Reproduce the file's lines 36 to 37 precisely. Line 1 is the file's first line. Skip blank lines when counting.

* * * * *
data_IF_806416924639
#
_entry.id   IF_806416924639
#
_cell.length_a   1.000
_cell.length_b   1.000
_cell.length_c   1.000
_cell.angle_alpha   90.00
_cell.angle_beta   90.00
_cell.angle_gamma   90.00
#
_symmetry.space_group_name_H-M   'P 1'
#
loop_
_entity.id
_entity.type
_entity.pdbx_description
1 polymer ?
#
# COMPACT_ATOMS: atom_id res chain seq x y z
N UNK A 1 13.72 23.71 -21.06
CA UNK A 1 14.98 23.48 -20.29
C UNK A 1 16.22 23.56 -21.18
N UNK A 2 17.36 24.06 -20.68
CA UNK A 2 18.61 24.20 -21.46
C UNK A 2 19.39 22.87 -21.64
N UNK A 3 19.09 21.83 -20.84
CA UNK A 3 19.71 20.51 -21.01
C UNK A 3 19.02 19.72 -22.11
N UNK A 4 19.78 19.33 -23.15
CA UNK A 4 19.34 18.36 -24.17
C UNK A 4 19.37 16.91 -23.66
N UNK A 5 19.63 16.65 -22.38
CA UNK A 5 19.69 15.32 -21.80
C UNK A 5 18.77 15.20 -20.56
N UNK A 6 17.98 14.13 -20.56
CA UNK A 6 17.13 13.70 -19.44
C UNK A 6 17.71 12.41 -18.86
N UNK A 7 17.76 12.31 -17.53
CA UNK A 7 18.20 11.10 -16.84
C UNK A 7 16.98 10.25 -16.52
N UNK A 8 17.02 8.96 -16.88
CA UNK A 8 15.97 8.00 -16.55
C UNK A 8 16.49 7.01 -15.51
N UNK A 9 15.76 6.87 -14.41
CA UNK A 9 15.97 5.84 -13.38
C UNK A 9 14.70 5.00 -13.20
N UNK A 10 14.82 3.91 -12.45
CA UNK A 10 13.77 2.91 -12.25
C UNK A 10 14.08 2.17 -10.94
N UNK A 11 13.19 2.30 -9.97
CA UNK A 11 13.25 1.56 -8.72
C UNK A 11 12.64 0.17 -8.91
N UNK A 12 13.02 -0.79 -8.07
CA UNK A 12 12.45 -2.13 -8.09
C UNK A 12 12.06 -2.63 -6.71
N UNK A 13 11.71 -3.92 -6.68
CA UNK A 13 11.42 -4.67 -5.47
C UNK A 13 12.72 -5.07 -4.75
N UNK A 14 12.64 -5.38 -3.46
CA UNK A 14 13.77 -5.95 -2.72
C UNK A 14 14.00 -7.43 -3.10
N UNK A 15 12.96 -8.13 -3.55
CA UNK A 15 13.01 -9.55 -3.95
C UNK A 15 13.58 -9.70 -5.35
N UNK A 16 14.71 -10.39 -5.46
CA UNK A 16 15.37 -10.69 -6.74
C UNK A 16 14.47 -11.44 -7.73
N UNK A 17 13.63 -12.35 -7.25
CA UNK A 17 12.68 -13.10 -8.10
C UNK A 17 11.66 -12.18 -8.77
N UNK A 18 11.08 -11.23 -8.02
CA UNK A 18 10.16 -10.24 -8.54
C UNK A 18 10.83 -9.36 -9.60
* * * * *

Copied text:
N UNK A 6 17.98 14.13 -20.56
CA UNK A 6 17.13 13.70 -19.44